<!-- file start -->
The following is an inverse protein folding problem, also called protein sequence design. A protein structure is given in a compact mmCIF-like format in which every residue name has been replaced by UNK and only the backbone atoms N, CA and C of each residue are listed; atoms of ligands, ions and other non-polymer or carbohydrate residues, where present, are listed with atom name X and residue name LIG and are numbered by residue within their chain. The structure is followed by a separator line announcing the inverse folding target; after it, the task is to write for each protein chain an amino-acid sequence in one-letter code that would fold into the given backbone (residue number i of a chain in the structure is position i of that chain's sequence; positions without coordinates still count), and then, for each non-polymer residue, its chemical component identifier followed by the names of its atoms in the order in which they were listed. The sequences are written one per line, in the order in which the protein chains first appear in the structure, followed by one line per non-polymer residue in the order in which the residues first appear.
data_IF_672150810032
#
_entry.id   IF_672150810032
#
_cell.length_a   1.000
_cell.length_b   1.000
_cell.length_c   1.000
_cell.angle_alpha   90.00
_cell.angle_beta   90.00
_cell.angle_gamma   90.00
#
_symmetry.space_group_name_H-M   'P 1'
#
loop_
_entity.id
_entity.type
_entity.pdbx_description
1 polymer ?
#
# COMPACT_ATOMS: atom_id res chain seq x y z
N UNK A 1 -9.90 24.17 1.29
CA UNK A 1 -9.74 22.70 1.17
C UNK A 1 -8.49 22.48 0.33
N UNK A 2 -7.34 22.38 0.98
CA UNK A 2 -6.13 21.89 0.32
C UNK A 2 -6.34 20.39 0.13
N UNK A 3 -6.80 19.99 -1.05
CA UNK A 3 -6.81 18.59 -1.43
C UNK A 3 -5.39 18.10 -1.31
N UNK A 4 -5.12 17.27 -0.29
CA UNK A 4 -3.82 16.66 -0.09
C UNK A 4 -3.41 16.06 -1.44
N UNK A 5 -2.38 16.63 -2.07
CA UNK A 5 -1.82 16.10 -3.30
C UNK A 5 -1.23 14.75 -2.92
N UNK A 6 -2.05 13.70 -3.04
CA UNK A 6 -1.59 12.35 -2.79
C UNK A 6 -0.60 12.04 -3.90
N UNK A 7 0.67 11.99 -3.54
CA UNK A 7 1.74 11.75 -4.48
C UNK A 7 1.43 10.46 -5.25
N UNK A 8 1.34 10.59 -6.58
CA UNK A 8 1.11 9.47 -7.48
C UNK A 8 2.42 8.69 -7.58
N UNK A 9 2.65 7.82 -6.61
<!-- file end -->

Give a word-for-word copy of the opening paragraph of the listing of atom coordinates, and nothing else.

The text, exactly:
The following is an inverse protein folding problem, also called protein sequence design. A protein structure is given in a compact mmCIF-like format in which every residue name has been replaced by UNK and only the backbone atoms N, CA and C of each residue are listed; atoms of ligands, ions and other non-polymer or carbohydrate residues, where present, are listed with atom name X and residue name LIG and are numbered by residue within their chain. The structure is followed by a separator line announcing the inverse folding target; after it, the task is to write for each protein chain an amino-acid sequence in one-letter code that would fold into the given backbone (residue number i of a chain in the structure is position i of that chain's sequence; positions without coordinates still count), and then, for each non-polymer residue, its chemical component identifier followed by the names of its atoms in the order in which they were listed. The sequences are written one per line, in the order in which the protein chains first appear in the structure, followed by one line per non-polymer residue in the order in which the residues first appear.